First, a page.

Noonan Syndrome (NS) is a common autosomal dominant multisystem disorder, caused by mutations in more than 10 genes in the Ras/MAPK signaling pathway. Differential mutation frequencies are observed across populations. Clinical expressions of NS are highly variable and include short stature, distinctive craniofacial dysmorphism, cardiovascular abnormalities, and developmental delay. Little is known about phenotypic specificities and molecular characteristics of NS in Africa. The present study has investigated patients with NS in Cape Town (South Africa). Clinical features were carefully documented in a total of 26 patients. Targeted Next-Generation Sequencing (NGS) was performed on 16 unrelated probands, using a multigene panel comprising 14 genes: PTPN11, SOS1, RIT1, A2ML1, BRAF, CBL, HRAS, KRAS, MAP2K1, MAP2K2, NRAS, RAF1, SHOC2, and SPRED1. The median age at diagnosis was 4.5 years (range: 1 month-51 years). Individuals of mixed-race ancestry were most represented (53.8%), followed by black Africans (30.8%). Our cohort revealed a lower frequency of pulmonary valve stenosis (34.6%) and a less severe developmental milestones phenotype. Molecular analysis found variants predicted to be pathogenic in 5 / 16 cases (31.2%). Among these mutations, two were previously reported: MAP2K1-c.389A>G (p.Tyr130Cys) and PTPN11 - c.1510A>G (p.Met504Val); three are novel: CBL-c.2520T>G (p.Cys840Trp), PTPN11- c.1496C>T (p.Ser499Phe), and MAP2K1- c.200A>C (p.Asp67Ala). Molecular dynamic simulations indicated that novel variants identified impact the stability and flexibility of their corresponding proteins. Genotype-phenotype correlations showed that clinical features of NS were more typical in patients with variants in MAP2K1. This first application of targeted NGS for the molecular diagnosis of NS in South Africans suggests that, while there is no major phenotypic difference compared to other populations, the distribution of genetic variants in NS in South Africans may be different.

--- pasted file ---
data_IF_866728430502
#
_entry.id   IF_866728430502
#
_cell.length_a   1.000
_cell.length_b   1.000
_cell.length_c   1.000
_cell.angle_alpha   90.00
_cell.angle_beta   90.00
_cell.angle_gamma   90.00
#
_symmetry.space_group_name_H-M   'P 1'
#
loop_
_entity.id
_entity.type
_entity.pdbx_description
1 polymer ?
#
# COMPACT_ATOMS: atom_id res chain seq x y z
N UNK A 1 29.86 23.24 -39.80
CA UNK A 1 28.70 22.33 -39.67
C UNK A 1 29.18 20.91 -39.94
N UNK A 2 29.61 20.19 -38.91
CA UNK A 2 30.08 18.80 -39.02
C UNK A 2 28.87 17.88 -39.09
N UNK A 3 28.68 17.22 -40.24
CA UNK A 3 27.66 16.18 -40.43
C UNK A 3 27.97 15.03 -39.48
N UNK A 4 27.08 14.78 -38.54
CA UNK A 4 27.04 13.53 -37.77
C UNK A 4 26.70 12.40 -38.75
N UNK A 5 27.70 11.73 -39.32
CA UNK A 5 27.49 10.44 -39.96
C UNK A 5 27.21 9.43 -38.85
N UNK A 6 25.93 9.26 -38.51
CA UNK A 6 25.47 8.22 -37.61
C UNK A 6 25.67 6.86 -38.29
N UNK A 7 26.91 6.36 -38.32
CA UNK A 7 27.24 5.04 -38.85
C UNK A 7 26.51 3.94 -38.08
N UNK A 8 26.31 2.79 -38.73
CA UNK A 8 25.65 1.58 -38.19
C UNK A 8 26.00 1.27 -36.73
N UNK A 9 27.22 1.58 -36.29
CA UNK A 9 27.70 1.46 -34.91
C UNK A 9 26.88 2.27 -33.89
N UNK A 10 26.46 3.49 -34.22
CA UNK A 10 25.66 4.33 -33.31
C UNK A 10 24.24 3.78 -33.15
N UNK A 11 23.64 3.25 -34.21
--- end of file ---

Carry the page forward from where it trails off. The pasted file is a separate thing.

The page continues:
Keywords: Noonan syndrome; RASopathies; Ras/MAPK signaling pathway; South Africa; multigene panel testing; targeted next-generation sequencing.